Travel Photography Tip: Create a Smile Circle

Today’s Post is a re-print from professional travel photographer David Smith.

David has generously given us permission to publish an article that was originally featured on his own blog, Interface Images, titled “Cool Photographer Tip: David’s Smile Circle Group“.

Since most travel writers and bloggers these days are also serving double-duty as travel photographers, many of us can use all the professional advice we can get when it comes to improving our travel photography! So without further ado, here is David’s article…..enjoy!

Author: David Smith

As a Vancouver BC based wedding photographer, I created a fun and creative photo technique to capture the bridal party. It became my signature wedding image for all my weddings. I would lie on the dance floor with my camera pointed up, flash on and make sure all of the bridal party were positioned above me looking down and smiling while touching heads.

travel photography tips
© 2010 David Smith

Here’s an example of this technique:

Well I modified this technique to be used in our travel photography adventures so both the photographer and the subjects can be in the shot.

This works with BOTH Point and Shoot and SLR cameras and works indoors or outdoors. You can capture up to 10 people with this technique (depends on the camera lens).

Here’s how it’s done.

  1. Set the camera timer to about a 10 second duration. Look for the clock/timer symbol.
    Force the flash on to lighten up the faces with strong backlighting from the sky or overhead lights. Look for the lightning bolt symbol or pull up the popup flash (or use an external dedicated strobe flash set at ETL/ATL).
  2. Set the cameras focus method to multiple point or face detection. If left on the default center spot focus setting the camera will not focus on the faces but on the sky or background
  3. Set the lens to the maximum wide angle possible to fit all people in the shot
  4. Remove the lens hood, if any, as the wide angle lens setting will cause a shadow in the lower half of the image created by the light of the flash hitting the lens hood
  5. Turn off image stabilization (don’t forget to turn it on afterwards!) to avoid blurring the image whe the camera is stable on the ground
  6. Place the camera on the floor/ground pointing up.
  7. Ask your subjects to gather round the camera facing down so their heads form a ring of faces over the camera. Ask them to touch heads. This always invokes laughter and merriment.
  8. Press the shutter button, and if you want to be in the photo yourself, join the ring and encourage the group to smile, laugh, making funny faces, etc.

Tip: By placing the camera on the floor/ground you have an opportunity to get more people in the shot as it us further away from the subjects versus holding the camera while you lie down. 10 seconds later you will have created a memorable photograph. Take several shots to select a best one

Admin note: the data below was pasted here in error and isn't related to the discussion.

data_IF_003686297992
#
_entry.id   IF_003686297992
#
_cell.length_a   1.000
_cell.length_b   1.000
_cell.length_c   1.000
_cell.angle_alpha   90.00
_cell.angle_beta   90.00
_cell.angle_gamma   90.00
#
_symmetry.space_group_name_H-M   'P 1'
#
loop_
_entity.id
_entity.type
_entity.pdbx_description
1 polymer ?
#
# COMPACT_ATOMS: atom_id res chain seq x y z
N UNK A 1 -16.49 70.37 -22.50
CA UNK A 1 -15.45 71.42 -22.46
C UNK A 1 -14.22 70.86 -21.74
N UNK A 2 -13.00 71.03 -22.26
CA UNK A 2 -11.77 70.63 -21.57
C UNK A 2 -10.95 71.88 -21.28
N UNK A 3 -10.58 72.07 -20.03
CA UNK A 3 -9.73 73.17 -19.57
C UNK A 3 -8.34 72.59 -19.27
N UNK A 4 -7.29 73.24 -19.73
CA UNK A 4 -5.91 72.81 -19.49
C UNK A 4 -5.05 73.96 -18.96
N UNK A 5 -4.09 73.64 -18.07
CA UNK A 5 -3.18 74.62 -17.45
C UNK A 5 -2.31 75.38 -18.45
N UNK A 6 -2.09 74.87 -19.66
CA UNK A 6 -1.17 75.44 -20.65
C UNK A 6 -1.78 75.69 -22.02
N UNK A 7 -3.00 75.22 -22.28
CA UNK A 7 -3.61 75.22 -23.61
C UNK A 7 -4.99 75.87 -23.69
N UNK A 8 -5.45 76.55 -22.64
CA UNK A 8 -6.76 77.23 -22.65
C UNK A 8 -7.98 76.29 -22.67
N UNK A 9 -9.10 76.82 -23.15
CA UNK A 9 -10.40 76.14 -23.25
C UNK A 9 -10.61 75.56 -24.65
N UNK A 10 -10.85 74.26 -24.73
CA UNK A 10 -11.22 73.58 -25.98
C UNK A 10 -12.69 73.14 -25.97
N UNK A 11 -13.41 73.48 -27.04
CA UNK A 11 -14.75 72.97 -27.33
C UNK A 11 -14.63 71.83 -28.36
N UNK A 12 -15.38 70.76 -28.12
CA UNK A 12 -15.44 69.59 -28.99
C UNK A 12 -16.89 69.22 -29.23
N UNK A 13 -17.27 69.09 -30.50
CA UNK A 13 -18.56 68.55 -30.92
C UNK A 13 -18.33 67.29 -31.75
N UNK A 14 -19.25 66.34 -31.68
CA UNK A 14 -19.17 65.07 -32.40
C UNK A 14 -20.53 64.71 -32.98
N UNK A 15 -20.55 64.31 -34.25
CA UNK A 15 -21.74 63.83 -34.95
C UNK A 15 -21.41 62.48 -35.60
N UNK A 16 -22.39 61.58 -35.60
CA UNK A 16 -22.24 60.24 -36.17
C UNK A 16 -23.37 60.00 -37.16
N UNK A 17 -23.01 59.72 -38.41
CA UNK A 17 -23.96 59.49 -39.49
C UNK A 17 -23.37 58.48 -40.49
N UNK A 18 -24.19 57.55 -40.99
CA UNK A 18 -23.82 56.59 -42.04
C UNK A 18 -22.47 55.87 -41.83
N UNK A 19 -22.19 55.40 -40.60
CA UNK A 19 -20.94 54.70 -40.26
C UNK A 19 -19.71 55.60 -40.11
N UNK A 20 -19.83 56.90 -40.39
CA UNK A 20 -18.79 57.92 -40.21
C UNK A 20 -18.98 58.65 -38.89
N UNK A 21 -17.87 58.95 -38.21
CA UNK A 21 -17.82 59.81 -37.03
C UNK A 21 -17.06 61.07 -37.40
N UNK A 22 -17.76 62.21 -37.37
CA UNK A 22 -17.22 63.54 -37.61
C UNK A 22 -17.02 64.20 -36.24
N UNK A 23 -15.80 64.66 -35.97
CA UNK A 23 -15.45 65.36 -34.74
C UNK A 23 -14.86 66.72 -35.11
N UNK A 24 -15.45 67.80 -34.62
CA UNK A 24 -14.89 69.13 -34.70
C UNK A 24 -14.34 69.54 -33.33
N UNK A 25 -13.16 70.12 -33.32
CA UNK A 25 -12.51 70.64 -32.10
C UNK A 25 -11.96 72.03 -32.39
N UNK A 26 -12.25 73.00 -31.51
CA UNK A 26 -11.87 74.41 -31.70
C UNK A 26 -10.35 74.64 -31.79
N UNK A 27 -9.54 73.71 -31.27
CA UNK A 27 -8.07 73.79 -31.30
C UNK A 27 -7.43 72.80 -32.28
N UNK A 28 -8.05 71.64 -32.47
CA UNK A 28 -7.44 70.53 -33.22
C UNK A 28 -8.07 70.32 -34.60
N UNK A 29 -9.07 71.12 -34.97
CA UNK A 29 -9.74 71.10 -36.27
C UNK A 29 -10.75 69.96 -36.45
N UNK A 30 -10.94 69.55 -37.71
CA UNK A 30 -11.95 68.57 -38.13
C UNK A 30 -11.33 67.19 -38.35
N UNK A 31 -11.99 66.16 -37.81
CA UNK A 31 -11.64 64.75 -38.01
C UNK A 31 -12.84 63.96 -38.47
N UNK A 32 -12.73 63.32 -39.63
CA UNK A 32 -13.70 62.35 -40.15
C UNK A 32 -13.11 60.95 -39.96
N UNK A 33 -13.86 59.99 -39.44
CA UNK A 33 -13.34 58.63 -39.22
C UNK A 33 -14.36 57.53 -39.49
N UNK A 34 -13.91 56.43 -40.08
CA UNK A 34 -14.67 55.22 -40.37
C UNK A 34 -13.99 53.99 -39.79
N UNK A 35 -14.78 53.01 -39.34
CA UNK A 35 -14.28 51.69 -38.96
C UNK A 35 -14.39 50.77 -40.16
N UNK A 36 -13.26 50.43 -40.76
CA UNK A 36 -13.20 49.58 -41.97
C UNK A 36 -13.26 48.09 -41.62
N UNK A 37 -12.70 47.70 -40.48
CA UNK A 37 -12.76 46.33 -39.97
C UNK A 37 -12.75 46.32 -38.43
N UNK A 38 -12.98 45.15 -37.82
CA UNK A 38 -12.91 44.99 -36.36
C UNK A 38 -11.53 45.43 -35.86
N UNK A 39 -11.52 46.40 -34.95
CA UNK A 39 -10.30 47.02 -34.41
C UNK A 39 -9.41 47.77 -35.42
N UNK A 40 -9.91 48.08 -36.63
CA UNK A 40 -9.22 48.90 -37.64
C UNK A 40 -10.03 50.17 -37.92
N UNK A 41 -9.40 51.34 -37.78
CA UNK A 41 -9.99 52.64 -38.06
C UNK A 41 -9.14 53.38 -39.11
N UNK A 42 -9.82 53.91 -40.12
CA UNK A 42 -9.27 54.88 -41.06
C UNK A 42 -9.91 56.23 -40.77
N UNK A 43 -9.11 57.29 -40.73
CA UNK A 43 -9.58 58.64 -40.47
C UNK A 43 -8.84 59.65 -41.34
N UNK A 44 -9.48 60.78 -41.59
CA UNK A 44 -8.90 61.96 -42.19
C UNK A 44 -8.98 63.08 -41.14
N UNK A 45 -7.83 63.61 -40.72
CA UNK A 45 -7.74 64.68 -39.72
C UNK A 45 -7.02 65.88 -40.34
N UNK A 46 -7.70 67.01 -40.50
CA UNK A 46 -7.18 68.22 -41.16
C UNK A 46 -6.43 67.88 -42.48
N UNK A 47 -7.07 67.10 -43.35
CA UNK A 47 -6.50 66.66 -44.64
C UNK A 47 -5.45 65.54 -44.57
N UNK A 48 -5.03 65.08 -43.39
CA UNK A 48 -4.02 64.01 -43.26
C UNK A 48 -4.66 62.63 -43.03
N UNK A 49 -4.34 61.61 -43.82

Send us your best shots by email using this technique. The best ones will be featured in our next Images newsletter (See our June 2010 issue) and awarded a copy of our tutorial photography CD.

Want more? David will be leading digital camera workshops and photography classes in the Vancouver BC area this Summer and Fall or order his Digital and Travel Photography Tutorial CD online. Local and long distance Skype tutoring is also available.

I hope you enjoyed this great travel photography tip – I can’t wait to try it out for myself!


Do you have a great travel photography tip? Share your advice!

About Trisha Miller 116 Articles
Trisha Miller Editor-in-Chief, - Trisha joined the Travel Industry in 1996 with a background in telecommunications and helped to build (and later sell) one of the industry's top inbound call centers specializing in air travel. Her career in Travel Writing began with creating destination-specific content for a corporate travel intranet, and continued as she contributed content to a large number of travel-related companies that were establishing an online presence throughout the late '90's and early '00's. Currently she is a member of the Society of Professional Journalists, and a former Board Member of the International Food, Wine, and Travel Writers Association (2009-2015).  Still a frequent world traveler, and occasional guest-blogger on a number of other Travel Blogs, Trisha writes about travel and technology, sometimes both at the same time. You can follow Trisha on Twitter at:


  1. I still remember someone telling me its OK not to get the whole person in the photo. Haha, I was just a kid and though I needed the feet to the head. This sounds like a fun technique to try out :)

Sorry, Commenting is automatically closed on all Posts older than two years.

Some links on this page do earn us a small amount of money if you click on them and make a purchase. Not much, maybe enough for a cup of coffee or a beer, but we would never recommend any item if we didn't believe in it's value to you. Plus, every little bit helps keep this site going and helps us continue to provide you with great information.  We appreciate your support!